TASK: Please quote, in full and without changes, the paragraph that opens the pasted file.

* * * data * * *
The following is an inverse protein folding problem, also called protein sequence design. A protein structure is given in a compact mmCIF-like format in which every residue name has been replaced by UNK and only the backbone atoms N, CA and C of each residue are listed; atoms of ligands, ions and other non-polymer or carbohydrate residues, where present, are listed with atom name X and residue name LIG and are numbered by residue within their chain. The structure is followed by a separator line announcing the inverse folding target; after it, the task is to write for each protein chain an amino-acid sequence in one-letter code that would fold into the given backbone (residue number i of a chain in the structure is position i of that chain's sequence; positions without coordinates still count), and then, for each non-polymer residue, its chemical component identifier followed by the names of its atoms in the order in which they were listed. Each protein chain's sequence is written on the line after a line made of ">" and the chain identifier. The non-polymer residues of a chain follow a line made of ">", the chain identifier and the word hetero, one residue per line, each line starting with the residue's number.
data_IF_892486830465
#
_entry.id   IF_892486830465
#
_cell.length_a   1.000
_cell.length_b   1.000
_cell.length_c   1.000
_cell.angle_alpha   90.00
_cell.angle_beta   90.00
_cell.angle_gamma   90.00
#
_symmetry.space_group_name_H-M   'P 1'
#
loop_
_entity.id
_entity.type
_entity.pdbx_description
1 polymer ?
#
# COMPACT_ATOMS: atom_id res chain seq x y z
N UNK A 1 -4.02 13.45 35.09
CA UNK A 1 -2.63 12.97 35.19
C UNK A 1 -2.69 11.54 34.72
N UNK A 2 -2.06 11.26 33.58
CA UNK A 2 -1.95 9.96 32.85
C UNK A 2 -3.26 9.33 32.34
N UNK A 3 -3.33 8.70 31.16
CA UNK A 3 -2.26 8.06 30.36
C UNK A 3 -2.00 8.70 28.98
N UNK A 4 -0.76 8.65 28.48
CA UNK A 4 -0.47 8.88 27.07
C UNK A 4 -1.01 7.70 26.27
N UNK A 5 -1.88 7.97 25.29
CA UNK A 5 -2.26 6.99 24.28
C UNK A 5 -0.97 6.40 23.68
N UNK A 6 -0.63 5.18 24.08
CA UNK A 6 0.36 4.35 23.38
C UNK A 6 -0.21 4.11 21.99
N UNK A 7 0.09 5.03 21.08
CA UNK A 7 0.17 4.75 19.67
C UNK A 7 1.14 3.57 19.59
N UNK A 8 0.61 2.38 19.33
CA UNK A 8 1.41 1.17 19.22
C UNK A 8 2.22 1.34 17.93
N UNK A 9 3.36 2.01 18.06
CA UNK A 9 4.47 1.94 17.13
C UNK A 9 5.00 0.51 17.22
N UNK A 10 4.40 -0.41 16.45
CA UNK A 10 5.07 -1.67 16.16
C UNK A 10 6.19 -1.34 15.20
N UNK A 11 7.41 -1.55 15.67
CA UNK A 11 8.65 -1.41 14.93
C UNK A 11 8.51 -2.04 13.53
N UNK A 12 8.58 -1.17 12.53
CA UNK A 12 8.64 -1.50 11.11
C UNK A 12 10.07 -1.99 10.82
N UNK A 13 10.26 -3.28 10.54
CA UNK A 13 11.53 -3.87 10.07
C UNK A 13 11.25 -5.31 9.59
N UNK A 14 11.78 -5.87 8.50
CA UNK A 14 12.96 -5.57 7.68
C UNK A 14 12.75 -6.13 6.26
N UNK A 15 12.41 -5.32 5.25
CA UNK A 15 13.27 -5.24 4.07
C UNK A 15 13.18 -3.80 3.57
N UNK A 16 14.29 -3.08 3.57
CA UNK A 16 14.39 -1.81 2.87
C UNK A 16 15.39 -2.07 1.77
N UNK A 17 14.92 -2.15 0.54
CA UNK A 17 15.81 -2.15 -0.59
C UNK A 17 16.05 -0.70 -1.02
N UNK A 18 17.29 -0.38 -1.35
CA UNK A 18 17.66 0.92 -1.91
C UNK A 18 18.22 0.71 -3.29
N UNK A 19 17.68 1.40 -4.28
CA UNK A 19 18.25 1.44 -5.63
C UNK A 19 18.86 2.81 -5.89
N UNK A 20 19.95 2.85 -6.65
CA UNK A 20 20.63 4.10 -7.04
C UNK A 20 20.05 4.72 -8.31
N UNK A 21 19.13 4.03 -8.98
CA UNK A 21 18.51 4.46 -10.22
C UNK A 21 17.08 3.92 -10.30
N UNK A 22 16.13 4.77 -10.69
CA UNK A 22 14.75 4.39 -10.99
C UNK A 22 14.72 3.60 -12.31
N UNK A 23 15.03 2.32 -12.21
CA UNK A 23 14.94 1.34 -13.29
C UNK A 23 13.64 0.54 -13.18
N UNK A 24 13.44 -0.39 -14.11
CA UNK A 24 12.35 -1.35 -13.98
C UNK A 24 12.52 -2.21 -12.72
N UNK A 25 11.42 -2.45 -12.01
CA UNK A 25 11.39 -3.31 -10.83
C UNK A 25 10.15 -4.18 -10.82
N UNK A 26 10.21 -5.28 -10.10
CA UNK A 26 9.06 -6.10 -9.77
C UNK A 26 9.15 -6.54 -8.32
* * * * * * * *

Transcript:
The following is an inverse protein folding problem, also called protein sequence design. A protein structure is given in a compact mmCIF-like format in which every residue name has been replaced by UNK and only the backbone atoms N, CA and C of each residue are listed; atoms of ligands, ions and other non-polymer or carbohydrate residues, where present, are listed with atom name X and residue name LIG and are numbered by residue within their chain. The structure is followed by a separator line announcing the inverse folding target; after it, the task is to write for each protein chain an amino-acid sequence in one-letter code that would fold into the given backbone (residue number i of a chain in the structure is position i of that chain's sequence; positions without coordinates still count), and then, for each non-polymer residue, its chemical component identifier followed by the names of its atoms in the order in which they were listed. Each protein chain's sequence is written on the line after a line made of ">" and the chain identifier. The non-polymer residues of a chain follow a line made of ">", the chain identifier and the word hetero, one residue per line, each line starting with the residue's number.